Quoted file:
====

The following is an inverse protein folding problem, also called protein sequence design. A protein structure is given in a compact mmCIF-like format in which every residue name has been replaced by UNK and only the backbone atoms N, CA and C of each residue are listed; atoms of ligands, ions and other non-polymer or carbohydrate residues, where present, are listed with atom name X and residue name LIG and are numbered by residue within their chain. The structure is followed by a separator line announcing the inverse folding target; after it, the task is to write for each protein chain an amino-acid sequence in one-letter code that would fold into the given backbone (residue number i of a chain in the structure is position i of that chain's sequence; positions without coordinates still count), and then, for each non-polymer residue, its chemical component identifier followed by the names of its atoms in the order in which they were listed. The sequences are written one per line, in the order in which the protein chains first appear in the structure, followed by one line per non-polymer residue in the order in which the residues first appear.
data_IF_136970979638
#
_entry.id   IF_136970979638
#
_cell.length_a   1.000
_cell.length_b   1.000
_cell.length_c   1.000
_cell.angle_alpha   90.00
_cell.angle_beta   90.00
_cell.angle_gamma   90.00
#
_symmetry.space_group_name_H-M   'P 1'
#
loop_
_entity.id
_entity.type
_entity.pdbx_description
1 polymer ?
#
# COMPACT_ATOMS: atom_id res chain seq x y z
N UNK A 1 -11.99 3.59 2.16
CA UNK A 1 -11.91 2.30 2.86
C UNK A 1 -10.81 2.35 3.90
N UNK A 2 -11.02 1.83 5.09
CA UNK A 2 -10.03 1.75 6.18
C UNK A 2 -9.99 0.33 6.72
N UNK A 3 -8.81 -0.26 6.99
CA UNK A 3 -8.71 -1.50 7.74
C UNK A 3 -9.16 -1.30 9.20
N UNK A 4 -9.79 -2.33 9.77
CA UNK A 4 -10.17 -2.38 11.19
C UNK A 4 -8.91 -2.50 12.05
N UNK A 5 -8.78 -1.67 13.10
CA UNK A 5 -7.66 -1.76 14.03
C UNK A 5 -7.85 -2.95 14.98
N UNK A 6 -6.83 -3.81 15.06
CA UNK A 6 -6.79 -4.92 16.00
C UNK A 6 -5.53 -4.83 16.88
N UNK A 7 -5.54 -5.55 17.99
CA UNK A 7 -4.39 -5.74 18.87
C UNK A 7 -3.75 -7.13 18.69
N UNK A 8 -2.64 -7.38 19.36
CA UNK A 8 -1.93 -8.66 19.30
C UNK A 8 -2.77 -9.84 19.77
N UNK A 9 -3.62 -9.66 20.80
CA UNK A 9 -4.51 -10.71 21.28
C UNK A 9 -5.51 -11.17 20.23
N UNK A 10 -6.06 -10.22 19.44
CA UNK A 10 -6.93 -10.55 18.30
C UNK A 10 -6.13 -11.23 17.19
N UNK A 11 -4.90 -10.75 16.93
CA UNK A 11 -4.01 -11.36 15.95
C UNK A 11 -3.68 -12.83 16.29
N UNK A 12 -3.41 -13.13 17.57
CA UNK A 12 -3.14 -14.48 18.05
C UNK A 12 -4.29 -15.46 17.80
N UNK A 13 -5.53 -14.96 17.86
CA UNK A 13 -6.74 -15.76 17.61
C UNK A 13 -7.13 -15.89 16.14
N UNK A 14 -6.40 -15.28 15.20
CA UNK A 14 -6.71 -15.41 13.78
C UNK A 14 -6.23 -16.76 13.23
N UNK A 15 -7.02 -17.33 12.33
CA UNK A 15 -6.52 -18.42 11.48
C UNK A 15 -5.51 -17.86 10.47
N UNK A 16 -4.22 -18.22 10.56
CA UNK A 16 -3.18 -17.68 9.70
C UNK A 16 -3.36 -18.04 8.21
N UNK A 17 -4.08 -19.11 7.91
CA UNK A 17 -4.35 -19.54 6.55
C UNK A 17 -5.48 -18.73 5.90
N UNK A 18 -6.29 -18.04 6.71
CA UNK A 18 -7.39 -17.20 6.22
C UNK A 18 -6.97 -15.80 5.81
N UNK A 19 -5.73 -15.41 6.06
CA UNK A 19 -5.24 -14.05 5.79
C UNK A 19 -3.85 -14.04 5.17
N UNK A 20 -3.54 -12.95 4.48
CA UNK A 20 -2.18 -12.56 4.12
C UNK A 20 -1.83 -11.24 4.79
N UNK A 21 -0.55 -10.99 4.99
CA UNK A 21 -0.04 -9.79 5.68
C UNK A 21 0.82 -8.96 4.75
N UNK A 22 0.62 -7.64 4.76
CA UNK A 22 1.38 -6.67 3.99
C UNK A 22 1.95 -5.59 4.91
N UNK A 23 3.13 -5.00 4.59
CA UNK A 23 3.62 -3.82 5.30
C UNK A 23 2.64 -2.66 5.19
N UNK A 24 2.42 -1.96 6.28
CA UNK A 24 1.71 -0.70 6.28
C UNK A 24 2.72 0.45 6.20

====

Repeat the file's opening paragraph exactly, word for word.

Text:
The following is an inverse protein folding problem, also called protein sequence design. A protein structure is given in a compact mmCIF-like format in which every residue name has been replaced by UNK and only the backbone atoms N, CA and C of each residue are listed; atoms of ligands, ions and other non-polymer or carbohydrate residues, where present, are listed with atom name X and residue name LIG and are numbered by residue within their chain. The structure is followed by a separator line announcing the inverse folding target; after it, the task is to write for each protein chain an amino-acid sequence in one-letter code that would fold into the given backbone (residue number i of a chain in the structure is position i of that chain's sequence; positions without coordinates still count), and then, for each non-polymer residue, its chemical component identifier followed by the names of its atoms in the order in which they were listed. The sequences are written one per line, in the order in which the protein chains first appear in the structure, followed by one line per non-polymer residue in the order in which the residues first appear.